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Nausea, weight loss and pain in his abdomen were the only signs something was wrong and Mr Meikle continued running the family farm in Perthshire and living a normal life up until his diagnosis.
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But only 12 weeks after he was diagnosed, the ‘healthy’ and ‘active’ grandfather died in August 2018 after a short but aggressive battle with the illness.
The 55-year-old mother hopes to spread awareness of the illness and encourage others to check in on their own health more regularly.
Mrs Aitkenhead said the ‘cruelest’ part of pancreatic cancer is the symptoms are very subtle and hard to spot until it’s too late, leaving little time to say goodbye.
“It all happened so quickly,” she said. “I think it’s the worst part about this cruel cancer, that it takes life away overnight.
“My dad might have been 79 but he was not an eldery man. He was a very fit and active man who went from being very healthy to then passing away 12 weeks later. It was heartbreaking to watch.”
80 per cent of patients are diagnosed too late for treatment
According to Pancreatic Cancer UK around 80 per cent of patients are diagnosed when it is too late for lifesaving treatment.
This is because symptoms are vague and hard to spot which leads to three out of five people being diagnosed at a late (stage 4) where potentially curative surgery is not possible.
Life expectancy for stage 4 is very low, estimated to be about three to five months and less than seven per cent of people with pancreatic cancer will survive beyond 5 years in the UK.
Mrs Aitkenhead, who used to work as a nurse said “nothing can prepare you for the loss” and is determined to help protect others from suffering as her family did by raising awareness of the disease and helping ensure early diagnosis.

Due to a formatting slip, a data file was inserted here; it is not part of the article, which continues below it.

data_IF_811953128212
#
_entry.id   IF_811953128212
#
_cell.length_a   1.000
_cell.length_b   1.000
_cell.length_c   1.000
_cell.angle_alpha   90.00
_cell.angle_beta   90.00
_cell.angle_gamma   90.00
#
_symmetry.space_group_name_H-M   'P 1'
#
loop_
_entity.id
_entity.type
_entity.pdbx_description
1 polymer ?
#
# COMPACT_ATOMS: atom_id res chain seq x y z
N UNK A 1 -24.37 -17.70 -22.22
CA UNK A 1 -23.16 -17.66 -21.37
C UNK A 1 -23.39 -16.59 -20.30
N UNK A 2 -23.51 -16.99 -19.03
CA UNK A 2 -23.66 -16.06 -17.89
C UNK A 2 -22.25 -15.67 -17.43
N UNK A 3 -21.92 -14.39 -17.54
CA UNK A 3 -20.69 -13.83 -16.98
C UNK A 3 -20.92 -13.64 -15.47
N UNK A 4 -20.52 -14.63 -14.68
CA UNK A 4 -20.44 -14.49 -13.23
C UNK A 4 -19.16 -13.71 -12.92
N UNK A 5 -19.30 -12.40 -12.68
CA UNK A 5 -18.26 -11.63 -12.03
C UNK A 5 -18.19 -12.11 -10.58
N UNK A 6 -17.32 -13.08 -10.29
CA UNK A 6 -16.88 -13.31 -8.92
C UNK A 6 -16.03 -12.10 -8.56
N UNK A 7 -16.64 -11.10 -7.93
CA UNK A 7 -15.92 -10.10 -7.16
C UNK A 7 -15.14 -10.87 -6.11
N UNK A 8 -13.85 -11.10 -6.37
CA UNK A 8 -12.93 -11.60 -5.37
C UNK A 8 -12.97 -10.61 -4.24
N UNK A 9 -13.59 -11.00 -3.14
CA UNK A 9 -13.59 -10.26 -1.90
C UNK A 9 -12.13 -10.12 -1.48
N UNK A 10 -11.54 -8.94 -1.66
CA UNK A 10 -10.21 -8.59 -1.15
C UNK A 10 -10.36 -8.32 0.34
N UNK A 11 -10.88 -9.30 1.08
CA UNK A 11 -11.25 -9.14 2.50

City turns purple in solidarity
To mark World Pancreatic Awareness Day, Mrs Aitkenhead and her family will light their house up with purple lights in memory of her father on Thursday, November 18.
Many of the Capital’s historic buildings will also light up the city’s skyline purple including George Watson's College, where Mr Meikle’s grandson is a fifth year student.
“The day he passed was my son's first day at senior school at George Watson's College,” said Mrs Aitkenhead. “I think he is very proud that his school is taking part.”
Education heads at the school have said their community have felt the impact of pancreatic cancer and are keen to light up the school in support.
Head of senior school at George Watson’s College, Gordon Boyd said: “We are very keen to support this day because of the unfamiliar nature of the disease and because of the need for early detection.
“As in every community, members of our Watson's community have been directly affected by the impact of pancreatic cancer.”
Yesterday, SNP MSP Clare Adamson led a debate in The Scottish Parliament to mark the poignant occasion and to highlight initiatives across Scotland which are creating innovations within precision medicine and trailblazing new treatments for people with the disease.
She said: “There remain grave and important challenges that we must meet but there is now cause for cautious optimism as we begin to emerge from the pandemic and tackle the injustice of this cancer.“Huge strides have been made in Scotland; our country is leading the way in innovation in pancreatic cancer treatment and I am hopeful that we will start to see positive change."